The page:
Frances and Pete Nel of Four Gates
A number of Bald Ibis; The Grey Crowned Crane baby is lovely and flying with them. So sad that the other chick was interfered with by workers, who took it away. Have not seen the Ground Hornbills for a while but we hear them often in the early morning. A Barn Owl during the Fishing weekend of the middle of June, photographed by one of the fishermen: babies in house roof. The owl was there first thing on Sunday morning and remained there all day, even while Pete was driving up and down on the tractor nearby.
Christeen Grant – Sitamani
During June we had the most wonderful moon sightings, finally a spectacular full moon in clear skies. On the morning of full moon, before dawn, I had a very special sighting of a Scrub Hare gazing at the shining orb, not far from our house.
June brought some much needed moisture, immediately Collared Earth-stars, Geastrum triplex fungi appeared in leaf litter.
Winter is aloe time and the rocky hillside had distinctive orange glowing spots of colour, Common Soap Aloe, Aloe maculata.
There is a buzz of insects and birds around the Greyia sutherlandii flowers, a closer inspection reveals glistening ‘pots’ of nectar.
The flowering Buddleja salviifolia also attracts the same attention,
and for me a first time glimpse of a Dung fly, Scathophaga stercoraria, although the field guide for insects doesn’t show Boston included in it’s range, I am sure it is one.
Scenecio madagascariensi and Euryops laxus provide vivid yellow splashes in the dry grass.
George Edlmann of Parkside: The Saasveld student with Gavin Dukes was travelling the dirt road from Boston to Parkside. On the rise past “Elandshoek” turnoff, moving towards “Boston View”, where the road takes a sharp left turn, a Waterbuck cow crossed the road immediately in front of him. Good luck, George with your sightings in Eston – your submissions have been great.
Barry Cromhout: two Vultures on Sunday 1 June, swept from the Drakensberg by very strong winds; African Fish-Eagle, calling near the Elands river
Bruce Astrup of Highland Glen: saw large brown eagle, suspected Tawney Eagle, perched on tree near Elands river early in June
Rob and Celia Speirs of The Rockeries: an uninvited visitor made itself comfortable in the lounge…
Dave Clulow, visiting at The Willows, saw an African Harrier-Hawk, circling in line with the sun to disguise its presence; also in an hour’s observing from the stoep: Cape Crow; Black-headed Heron; Cape Turtle-Dove; Cape Sparrow; masses of Village Weavers; Southern Boubou; Cape Wagtail; House Sparrow; Red-billed Quelea; Dark-capped Bulbul; Hadedah Ibis; juvenile Jackal Buzzard, which stayed for 3 hours, perched on an old branch. An afternoon walk in the wetland revealed – Helmeted Guineafowl; Red-Eyed Dove; Fork-tailed Drongo; Familiar Chat; Blacksmith Lapwing; Natal Spurfowl; African Stonechat and Spurwing Geese
Trevor and Cheryl Scheepers of Lapa Lapa: Egyptian Gesse have hatched out 7 youngsters in the midst of winter; Barn Owls have 3 chicks still, quite grown up – earlier another one flew into a fence and was killed
Ian and Jenny Lawrence of Endeavour farm: Denham’s Bustard a regular visitor near farmhouse; and four Grey Crowned Cranes also, two being the juveniles; two wattled Cranes in the stubble maize, in sight from the farmhouse
Joan Stewart of Seven Streams farm: While doing flower arranging – picked a heap of Hydrangeas, and took them in to Pietermaritzburg, when she discovered a dwarf Cameleon in the posy, so it was returned to her garden.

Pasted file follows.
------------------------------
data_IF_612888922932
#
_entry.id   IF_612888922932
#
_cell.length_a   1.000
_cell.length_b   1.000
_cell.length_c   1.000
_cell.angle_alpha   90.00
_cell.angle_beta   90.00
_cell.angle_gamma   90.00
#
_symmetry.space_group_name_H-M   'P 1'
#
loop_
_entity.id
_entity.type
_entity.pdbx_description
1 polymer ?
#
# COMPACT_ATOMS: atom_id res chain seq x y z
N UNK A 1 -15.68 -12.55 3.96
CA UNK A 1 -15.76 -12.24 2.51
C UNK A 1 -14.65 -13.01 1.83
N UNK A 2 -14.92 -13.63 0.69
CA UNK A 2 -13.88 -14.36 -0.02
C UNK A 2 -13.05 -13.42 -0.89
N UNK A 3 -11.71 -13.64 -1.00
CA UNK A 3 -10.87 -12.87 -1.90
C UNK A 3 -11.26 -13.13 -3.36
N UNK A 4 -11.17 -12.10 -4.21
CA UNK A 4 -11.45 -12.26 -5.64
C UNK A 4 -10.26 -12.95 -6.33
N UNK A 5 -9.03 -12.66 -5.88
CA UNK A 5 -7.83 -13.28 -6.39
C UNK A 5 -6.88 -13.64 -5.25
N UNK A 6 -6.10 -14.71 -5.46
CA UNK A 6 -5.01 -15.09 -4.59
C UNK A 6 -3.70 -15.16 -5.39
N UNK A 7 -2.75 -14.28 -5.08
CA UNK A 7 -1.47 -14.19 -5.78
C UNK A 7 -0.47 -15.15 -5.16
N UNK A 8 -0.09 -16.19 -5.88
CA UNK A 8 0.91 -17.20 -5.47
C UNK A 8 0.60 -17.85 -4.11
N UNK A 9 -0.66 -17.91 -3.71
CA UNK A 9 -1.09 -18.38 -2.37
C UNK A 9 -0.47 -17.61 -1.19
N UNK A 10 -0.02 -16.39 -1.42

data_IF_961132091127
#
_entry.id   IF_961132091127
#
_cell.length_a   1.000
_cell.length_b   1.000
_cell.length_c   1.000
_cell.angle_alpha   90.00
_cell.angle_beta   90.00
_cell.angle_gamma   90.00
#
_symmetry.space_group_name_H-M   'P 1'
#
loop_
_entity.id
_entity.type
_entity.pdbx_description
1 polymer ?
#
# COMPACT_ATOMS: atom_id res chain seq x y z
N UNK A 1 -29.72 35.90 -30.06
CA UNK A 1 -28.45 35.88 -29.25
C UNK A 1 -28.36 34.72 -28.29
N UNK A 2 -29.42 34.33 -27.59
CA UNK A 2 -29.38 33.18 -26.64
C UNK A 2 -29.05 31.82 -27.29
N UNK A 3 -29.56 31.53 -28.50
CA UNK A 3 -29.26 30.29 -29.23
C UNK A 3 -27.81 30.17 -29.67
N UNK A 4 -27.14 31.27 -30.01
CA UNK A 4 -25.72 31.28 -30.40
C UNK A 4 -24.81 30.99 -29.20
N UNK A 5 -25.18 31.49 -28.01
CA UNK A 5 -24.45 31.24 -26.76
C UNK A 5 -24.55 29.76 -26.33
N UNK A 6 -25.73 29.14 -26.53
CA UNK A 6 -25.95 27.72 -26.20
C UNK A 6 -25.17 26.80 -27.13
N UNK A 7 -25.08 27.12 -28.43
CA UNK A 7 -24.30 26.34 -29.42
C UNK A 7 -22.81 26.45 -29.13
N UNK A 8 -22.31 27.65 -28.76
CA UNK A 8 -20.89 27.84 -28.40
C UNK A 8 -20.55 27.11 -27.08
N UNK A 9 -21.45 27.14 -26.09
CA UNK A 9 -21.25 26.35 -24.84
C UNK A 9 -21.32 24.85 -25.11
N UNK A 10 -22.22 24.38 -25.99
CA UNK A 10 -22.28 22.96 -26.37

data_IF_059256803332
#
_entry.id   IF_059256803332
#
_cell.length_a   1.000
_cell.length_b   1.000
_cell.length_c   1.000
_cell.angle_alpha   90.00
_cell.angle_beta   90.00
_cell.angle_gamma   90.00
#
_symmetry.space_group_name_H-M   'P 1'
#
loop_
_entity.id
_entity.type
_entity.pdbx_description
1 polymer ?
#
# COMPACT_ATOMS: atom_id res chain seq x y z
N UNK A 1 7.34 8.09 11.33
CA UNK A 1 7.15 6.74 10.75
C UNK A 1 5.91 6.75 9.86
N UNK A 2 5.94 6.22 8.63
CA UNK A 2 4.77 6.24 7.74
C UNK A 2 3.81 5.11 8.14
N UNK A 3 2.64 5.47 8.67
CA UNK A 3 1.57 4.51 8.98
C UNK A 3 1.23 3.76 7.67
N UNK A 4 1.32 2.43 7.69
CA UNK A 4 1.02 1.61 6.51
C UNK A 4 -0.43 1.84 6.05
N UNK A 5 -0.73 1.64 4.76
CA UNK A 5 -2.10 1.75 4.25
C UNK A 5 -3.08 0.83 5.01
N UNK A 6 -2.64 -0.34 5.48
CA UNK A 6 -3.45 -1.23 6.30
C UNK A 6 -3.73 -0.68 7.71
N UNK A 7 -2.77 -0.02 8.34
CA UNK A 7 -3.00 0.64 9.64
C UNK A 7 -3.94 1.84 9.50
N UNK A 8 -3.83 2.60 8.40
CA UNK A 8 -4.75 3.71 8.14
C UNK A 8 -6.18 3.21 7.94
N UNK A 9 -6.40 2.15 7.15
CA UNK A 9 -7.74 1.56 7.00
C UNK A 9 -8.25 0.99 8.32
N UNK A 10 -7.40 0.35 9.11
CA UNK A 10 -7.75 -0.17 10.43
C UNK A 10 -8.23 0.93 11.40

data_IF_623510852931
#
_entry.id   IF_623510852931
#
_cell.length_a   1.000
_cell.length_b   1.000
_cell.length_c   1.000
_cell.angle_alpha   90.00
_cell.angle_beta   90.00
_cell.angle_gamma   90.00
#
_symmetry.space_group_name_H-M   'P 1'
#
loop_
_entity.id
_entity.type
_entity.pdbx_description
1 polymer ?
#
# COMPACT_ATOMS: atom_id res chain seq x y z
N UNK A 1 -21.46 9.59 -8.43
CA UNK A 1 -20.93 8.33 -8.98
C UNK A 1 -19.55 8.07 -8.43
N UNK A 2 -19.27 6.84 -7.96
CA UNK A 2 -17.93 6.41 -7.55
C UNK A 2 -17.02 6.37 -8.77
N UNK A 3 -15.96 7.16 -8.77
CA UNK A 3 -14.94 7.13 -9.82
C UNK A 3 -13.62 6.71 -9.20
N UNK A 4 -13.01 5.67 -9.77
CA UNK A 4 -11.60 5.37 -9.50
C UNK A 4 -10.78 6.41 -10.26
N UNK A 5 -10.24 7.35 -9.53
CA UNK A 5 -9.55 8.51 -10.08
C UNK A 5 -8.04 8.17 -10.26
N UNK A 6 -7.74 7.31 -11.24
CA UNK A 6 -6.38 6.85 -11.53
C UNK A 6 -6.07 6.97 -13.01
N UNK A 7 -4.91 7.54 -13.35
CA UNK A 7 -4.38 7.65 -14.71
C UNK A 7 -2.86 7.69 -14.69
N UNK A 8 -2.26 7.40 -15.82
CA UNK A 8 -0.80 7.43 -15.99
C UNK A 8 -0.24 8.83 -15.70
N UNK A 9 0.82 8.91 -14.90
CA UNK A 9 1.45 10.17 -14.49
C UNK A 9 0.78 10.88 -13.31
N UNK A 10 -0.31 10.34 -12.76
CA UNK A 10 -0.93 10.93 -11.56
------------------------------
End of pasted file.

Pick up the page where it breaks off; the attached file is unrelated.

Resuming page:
Crystelle Wilson – Graymarye
A treat for me early one morning was going with Rob Geldart and Michael to see the sites where Secretarybirds nest on his farm. On the way to the one site we did come across one bird, but we didn’t see any birds at the nest. There were some white droppings below the tree, so hopefully they might breed this season.
It was also great to see the pair of Wattled Cranes with their chick which was ringed by Tanya Smith earlier in the month.
Another special sight was seeing 20 Cape Vultures riding the wind close to the Boston Gargage on a stormy Sunday morning. They remained in the same spot for more than an hour.
Birding in winter remains good, even without the summer migrants I got a list of more than 70 birds in the Elandshoek pentad 2930_3000. I was pleased to catch a glimpse of a Grey Cuckooshrike, a bird that is more often heard than seen. One character that had me scratching my head for a while was a juvenile Jackal Buzzard that did a good impression of a Steppe Buzzard.
Cape Robin-Chat, Drakensberg Prinia, Red-eyed Dove, Cape Turtle Dove, Olive Thrush, Dark-capped Bulbul, Southern Boubou, Speckled Mousebird, Fork-tailed Drongo, Hadeda Ibis, African Harrier-Hawk, Cape Wagtail, Helmeted Guineafowl, African Stonechat, Common Waxbill, Black Sparrowhawk, Egyptian Goose, Spur-winged Goose, Cape Crow, Red-chested Flufftail, Long-crested Eagle, African Black Duck, Le Vaillant’s Cisticola, African Sacred Ibis, African Rail, African Hoopoe, Denham’s Bustard, Bokmakierie, Fan-tailed Widowbird, Cape White-eye, Speckled Pigeon, Rufous-naped Lark, South African Shelduck, African Pipit, Cape Longclaw, Southern Red Bishop, Giant Kingfisher, Common Fiscal, Common Moorhen, Yellow-billed Duck, Village Weaver, Red-billed Quelea, Cape Sparrow, Southern Greyheaded Sparrow, White-breasted Cormorant, Red-necked Spurfowl, Black-headed Heron, Jackal Buzzard, Grey Crowned Crane, Black-headed Oriole, House Sparrow, Cape Grassbird, Cape Parrot, Grey Cuckooshrike (picture below), Southern Double-collared Sunbird, Southern Black Tit, Reed Cormorant, Black-backed Puffback, Amethyst Sunbird, Wattled Crane, Secretarybird, Sombre Greenbul, Long-tailed Widowbird, Yellow Bishop, Pied Starling, Hamerkop, Brown-throated Martin, Green Wood-hoopoe, Spotted Eagle-Owl, Barn Owl, African Darter, Blacksmith Lapwing, Red-knobbed Coot.